Grow Harvest

Mexican Oregano

Written by Cricket

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Many herbs grow well in the Phoenix area because they are originally from hot, dry climates like the Mediterranean. Often, however, these same plants find it hard to endure the extremities of our particular climate. Our winters are a bit colder and our summers are a lot hotter, so the plants thrive for a while and then either die of cold, or shrivel in the heat. Of course every garden is different, from the soil and watering system, to the microclimates and surrounding plants, but in general, there are some plants that do better than others. Mexican Oregano (Lippia graveolens) is one of them, and no wonder, since it is native to the Mexican and American Southwest where it has been used in medicine, tea, and cooking.

If you are wanting to grow Greek or Italian Oregano, but find it difficult to keep alive in your gareden, give Mexican Oregano a try. Not only does it thrive in our desert heat, but it grows into a rather large bush if you let it. It will die back some in the winter, but a little pruning makes it burst forth when it heats up. The flavor and scent is a bit like Greek Oregano on steroids. It is very strong, so you don’t need a lot in a recipe. Grow it all summer and dry enough to last through the winter (you will have more than enough to share as well).



How to Grow Mexican Oregano


In Phoenix, plant Mexican Oregano from seed or transplants anytime from February to November. It likes full sun, heat, and fertile, well-drained soil. Average moisture is just fine. It is a hardy perennial in USDA Zones 10 and 11.




One interesting note if you live in Phoenix is that the leaves of Mexican Oregano look very similar to Lantana. I have both growing next to each other and without smelling the leaves, it is difficult to tell them apart without the flowers. The scent, however, is NOT the same. The Mexican Oregano leaf is on the left and Lantana is on the right.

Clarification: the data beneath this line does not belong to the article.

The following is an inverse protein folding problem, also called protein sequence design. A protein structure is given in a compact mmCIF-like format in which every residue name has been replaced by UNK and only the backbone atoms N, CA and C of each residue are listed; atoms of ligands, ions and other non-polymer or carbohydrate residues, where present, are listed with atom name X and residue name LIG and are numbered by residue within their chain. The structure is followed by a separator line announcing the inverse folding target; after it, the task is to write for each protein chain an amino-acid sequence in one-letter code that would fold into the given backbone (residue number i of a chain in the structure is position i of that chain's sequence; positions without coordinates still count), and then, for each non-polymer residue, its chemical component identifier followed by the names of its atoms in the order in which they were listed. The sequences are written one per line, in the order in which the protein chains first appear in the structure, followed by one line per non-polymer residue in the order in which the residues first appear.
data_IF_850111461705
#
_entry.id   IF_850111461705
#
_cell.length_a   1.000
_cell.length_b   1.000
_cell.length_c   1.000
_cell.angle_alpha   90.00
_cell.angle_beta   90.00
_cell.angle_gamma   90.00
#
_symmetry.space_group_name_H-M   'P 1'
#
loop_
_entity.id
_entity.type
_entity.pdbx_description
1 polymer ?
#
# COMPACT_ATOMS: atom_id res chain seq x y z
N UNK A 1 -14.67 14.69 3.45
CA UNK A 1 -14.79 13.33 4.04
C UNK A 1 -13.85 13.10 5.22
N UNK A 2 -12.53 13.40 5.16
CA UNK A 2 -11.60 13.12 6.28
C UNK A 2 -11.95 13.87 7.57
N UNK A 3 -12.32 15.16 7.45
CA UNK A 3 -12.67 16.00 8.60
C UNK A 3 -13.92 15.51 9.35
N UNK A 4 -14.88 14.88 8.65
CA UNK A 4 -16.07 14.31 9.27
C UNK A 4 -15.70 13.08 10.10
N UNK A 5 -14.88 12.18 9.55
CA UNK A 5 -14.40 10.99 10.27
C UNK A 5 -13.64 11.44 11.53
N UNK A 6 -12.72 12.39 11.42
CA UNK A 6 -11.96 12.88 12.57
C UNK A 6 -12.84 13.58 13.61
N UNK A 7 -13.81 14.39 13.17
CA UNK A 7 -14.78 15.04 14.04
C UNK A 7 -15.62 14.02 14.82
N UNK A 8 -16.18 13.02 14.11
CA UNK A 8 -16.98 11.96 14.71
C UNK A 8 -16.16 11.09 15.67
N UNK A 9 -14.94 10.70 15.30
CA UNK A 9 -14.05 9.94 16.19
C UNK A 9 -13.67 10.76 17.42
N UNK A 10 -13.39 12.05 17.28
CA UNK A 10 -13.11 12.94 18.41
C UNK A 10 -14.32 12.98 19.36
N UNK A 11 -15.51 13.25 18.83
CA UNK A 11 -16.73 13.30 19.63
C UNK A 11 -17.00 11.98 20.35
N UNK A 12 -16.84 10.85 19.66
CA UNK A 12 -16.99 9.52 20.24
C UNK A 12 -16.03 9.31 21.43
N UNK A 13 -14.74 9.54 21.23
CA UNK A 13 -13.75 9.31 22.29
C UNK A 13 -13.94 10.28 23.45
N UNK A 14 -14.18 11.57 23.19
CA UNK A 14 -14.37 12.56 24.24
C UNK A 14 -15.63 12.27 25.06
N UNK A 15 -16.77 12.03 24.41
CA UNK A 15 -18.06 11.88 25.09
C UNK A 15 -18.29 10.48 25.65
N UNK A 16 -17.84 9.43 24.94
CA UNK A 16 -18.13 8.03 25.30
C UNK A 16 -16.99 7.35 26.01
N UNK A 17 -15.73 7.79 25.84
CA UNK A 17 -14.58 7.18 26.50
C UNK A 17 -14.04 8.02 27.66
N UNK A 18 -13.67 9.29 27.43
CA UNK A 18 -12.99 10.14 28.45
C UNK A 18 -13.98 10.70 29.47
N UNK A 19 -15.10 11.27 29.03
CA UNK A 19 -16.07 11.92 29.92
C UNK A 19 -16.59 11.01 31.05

How to Use Mexican Oregano

You can use Mexican Oregano in any dish that requires Greek or Italian Oregano, just use a little less of it. It can be used either fresh or dry.



To dry Mexican Oregano, break off or cut stems into 8-10 inch lengths. (This is good for your plant and will promote more growth.) Tie small bunches together.




I like to hang my herbs on a pantry shelf using a clothespin. It is best to dry herbs out of direct sunlight. In Phoenix during the summer it only takes a couple days to dry most herbs. I also have Peppermint, Rosemary, and sage drying here.




My Storage Method


Once they are dry I like to crush the leaves and store them in my spice drawer. I use baby food jars upside down with labels on the bottom because I like to see the herbs and spices (looks like I need to replenish a few). It is important to store herbs in a dark place because light degrades their volatile oils.




The best way I have found to crush the herbs is to do it using a paper towel. Simply place the herbs on the towel and then fold it and squeeze the bundle until all the leaves are off.



Then pick up the paper towel and crush all the leaves and pour them into your storage container. No mess!




Now they are ready to use in any recipe or for tea. If you would like to have a powdered Mexican Oregano, Grind the leaves in a coffee grinder designated for herbs. Just wipe the grinder out afterward so you don’t mix flavors.



When you grow your own herbs, you will always have enough fresh or dried on hand if you harvest as they grow.

About the author


Welcome to my blog! I’m Cricket (yes, my parents named me that!) and I’m a natural homesteader. Growing up in rural Idaho with a garden, a horse, and lots of canned food, I like to bring those sensibilities to my suburban home in Phoenix, Arizona. Add a little dose of cottage garden flavor and permaculture tendencies, and you’ll see why GardenVariety.Life is a reflection of everything I do.

I truly enjoy sharing the skills that promote a meaningful and practical connection to our gardens and environment. Because so many residents of the metro phoenix area are transplants, I find that the area’s unique desert climate is often misunderstood and underestimated in terms of what is possible. That’s where the fun begins. Arizona is a burgeoning permaculture haven with homesteading written all over it, and there is nothing I enjoy more than encouraging others to jump in and give it a try.